Think jazz isn’t for you? Think again.
Join musician Sandy Burnett for a guide to the many sounds and styles of jazz which developed throughout the 20th century, from bebop to the avant garde and everything in between. Filmed in the Vortex jazz club in Dalston, East London, The Idler Guide to Jazz gives an overview of a unique musical art form which recently celebrated its 100th birthday.
Our host is regular Idler contributor Sandy Burnett, who is unusually both a classical and jazz musician. Having written The Idler Introduction to Classical Music and hosted online course The Idler Guide to Classical Music, he now brings his practical gigging experience as a double bass player to bear on jazz.
Sandy shows how jazz evolved decade by decade through the twentieth century and into the twenty-first, right up to the present day. While important elements of social history are included, the main thrust of the course is the sound and the style of this great musical genre. The Idler Quintet is on hand to offer invaluable assistance, bringing key works from each era to life right in front of the cameras.
By the end of this seven part course you will have got to grips with the different styles of jazz composition, you’ll know about the cultural movements that surrounded them, and you’ll have listened to examples of each as you go along.
Sandy Burnett is one of the UK’s most versatile music commentators, enjoying a career that combines broadcasting, performing and lecturing. After working as music director for the RSC, National Theatre and in London’s West End, Sandy spent a decade as one of the core team of presenters on BBC Radio 3.
The Idler Guide to Jazz features the Idler Jazz Quintet
The Idler Jazz Quintet is made up of some of the top players on London’s vibrant Jazz scene.
Alongside Sandy Burnett on bass we have:
Miguel Gorodi on trumpet. Miguel is a London based composer, teacher and trumpet player performing across a broad spectrum of jazz and improvised music. His debut album Apophenia, featuring a stellar nonet, is out now on Ubuntu. He currently leads and writes for the Miguel Gorodi Nonet, and co-leads the Gorodi/Ingamells duet ensemble and the Gorodi/Braysher Quartet.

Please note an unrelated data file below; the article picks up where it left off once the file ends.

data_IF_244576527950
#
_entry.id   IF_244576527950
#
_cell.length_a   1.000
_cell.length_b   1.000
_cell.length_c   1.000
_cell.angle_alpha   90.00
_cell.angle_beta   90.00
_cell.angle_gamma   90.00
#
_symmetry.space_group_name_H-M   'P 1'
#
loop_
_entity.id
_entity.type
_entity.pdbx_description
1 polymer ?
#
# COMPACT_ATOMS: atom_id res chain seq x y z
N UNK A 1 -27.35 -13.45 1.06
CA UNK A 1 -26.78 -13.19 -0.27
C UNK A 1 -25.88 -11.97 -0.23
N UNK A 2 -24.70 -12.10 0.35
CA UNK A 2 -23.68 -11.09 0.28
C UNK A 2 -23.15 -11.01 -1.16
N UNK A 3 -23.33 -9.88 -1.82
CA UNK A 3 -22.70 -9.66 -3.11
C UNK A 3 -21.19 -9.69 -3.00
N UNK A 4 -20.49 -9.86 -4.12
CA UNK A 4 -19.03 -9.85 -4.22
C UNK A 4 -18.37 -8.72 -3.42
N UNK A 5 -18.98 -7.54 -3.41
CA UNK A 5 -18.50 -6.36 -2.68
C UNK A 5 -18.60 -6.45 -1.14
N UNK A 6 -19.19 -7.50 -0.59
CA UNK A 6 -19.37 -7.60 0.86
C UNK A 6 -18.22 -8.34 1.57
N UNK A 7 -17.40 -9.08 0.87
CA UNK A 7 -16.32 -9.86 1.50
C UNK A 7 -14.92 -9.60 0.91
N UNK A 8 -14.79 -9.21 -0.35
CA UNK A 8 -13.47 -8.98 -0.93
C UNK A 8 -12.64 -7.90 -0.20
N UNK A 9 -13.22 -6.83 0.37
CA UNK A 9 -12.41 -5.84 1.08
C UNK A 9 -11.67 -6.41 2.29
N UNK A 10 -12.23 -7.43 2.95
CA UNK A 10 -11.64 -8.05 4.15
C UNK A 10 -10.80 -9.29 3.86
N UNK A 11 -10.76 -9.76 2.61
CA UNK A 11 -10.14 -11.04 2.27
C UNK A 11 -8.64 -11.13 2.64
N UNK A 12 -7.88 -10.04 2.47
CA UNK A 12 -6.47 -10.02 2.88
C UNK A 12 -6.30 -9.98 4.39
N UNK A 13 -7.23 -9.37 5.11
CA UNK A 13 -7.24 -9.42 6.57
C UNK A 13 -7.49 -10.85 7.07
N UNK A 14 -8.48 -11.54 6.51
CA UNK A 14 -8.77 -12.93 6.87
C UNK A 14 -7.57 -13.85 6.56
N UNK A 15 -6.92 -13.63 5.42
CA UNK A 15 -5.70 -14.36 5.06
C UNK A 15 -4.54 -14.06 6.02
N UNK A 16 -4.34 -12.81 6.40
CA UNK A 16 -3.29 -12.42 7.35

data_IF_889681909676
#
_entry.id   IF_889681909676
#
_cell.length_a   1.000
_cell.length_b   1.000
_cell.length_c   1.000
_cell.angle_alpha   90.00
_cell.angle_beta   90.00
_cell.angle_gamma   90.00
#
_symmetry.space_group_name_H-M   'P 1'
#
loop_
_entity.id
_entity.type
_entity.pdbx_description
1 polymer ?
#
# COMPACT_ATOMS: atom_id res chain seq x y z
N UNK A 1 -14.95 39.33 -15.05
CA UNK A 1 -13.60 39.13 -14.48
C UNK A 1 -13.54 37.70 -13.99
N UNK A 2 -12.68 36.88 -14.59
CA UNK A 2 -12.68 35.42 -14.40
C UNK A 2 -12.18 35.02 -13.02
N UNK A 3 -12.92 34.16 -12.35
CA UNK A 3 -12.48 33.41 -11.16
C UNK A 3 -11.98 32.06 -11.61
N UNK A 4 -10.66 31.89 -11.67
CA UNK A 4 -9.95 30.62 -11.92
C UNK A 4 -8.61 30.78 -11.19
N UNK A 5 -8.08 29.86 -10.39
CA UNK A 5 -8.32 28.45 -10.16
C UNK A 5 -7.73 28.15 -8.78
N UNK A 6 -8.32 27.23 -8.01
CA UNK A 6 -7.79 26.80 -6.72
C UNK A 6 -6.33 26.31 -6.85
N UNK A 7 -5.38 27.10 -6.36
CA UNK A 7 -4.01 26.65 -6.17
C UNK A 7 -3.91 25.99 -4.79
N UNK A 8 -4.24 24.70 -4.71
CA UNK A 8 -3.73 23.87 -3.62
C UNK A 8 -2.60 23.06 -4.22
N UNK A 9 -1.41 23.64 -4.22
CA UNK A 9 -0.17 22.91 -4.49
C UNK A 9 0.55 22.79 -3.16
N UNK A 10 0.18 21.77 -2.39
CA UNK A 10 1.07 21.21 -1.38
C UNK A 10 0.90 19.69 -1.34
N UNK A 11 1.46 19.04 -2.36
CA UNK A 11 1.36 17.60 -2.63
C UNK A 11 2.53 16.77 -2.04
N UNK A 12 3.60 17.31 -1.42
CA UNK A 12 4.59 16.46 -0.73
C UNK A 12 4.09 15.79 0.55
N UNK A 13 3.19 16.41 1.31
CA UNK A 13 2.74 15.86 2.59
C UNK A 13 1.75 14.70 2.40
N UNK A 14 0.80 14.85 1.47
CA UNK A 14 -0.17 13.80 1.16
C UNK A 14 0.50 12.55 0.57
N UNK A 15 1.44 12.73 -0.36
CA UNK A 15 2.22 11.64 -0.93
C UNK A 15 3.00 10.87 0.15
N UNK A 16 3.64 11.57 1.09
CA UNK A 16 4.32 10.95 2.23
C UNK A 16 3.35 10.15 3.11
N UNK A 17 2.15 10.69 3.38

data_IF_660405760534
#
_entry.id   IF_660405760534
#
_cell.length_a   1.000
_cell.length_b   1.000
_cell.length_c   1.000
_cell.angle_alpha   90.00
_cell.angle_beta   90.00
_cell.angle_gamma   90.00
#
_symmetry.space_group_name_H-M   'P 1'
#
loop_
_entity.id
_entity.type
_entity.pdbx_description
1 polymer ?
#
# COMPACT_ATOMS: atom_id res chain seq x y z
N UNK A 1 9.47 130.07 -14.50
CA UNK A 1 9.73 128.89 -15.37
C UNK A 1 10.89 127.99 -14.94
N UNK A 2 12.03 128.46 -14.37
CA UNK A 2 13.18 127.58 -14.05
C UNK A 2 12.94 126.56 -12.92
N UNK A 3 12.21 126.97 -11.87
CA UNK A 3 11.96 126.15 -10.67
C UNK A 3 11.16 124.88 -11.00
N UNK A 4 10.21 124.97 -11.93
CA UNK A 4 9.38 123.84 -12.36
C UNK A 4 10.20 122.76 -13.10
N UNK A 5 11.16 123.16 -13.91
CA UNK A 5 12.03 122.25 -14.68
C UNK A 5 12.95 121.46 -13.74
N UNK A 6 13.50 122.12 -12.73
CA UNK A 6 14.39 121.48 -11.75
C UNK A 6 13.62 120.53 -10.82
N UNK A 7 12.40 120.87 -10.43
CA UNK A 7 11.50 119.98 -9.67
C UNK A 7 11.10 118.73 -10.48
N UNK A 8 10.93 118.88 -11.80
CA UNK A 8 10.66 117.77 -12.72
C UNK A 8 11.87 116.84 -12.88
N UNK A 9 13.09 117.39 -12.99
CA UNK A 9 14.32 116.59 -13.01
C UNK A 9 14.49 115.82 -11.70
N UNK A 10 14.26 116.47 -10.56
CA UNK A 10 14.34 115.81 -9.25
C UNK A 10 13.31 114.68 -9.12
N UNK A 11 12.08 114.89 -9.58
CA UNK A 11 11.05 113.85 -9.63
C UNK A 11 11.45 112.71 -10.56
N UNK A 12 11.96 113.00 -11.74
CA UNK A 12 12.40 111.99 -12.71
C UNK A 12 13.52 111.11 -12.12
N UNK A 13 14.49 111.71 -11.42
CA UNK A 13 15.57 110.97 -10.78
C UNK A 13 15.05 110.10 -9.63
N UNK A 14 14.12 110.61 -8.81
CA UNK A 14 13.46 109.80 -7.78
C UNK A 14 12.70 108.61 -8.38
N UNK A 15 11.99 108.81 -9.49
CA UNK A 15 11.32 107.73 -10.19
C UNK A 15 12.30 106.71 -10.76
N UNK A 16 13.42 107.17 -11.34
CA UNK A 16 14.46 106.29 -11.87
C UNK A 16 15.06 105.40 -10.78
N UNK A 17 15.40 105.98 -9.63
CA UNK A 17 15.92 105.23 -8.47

Rachael Cohen on saxophone. Rachael is one of the leading voices of her generation. Head hunted by bass player Michael Janisch, Rachael became the first female to be signed to his now internationally renowned label Whirlwind Recordings, releasing her debut Halftime in 2013 to critical acclaim, MOJO magazine placing it in their top ten Jazz records of 2014. Rachael is a mainstay at London’s most famous Jazz Club – Ronnie Scott’s.
Matt Robinson on piano. Matt is a London based pianist, composer and improviser, working primarily in jazz and contemporary music. He is much in demand as a sideman and recording artist as well as performing regularly in various collaborations and original music projects. Matt studied at the Royal Academy of Music and was awarded the Edwin Samuel Dove prize and a Yamaha Jazz Scholarship upon graduation.
Dave Hamblett on drums. Dave is an award-winning drummer based in London. He released his debut album on Whirlwind Recordings to wide critical acclaim, garnering glowing reviews from the Guardian, the Evening Standard and the Irish Times and radio play on BBC Radio 3, Jazz FM, BBC Radio Scotland. He is a Principal Lecturer at Leeds College of Music.
The course outline:
Introduction (4:00 minutes)
Jazz: A Brief Introduction
Lesson 1: The Early Years (13:30 minutes)
The first examples of jazz up to 1927
Lesson 2: 1927 – 1939 (22:00 minutes)
The popularising of the jazz genre
Lesson 3: 1940s (18:00 minutes)
The birth of the bop style
Lesson 4: 1950s (15:30 minutes)
The Cool School and its performers
Lesson 5: 1960s (13:00 minutes)
Hard Bop and its pioneers
Lesson 6: Avant Garde (12:00 minutes)
Improvisation, fusion and the future of jazz
Conclusion (7:00 minutes)
A summary of the key figures on the timeline of jazz history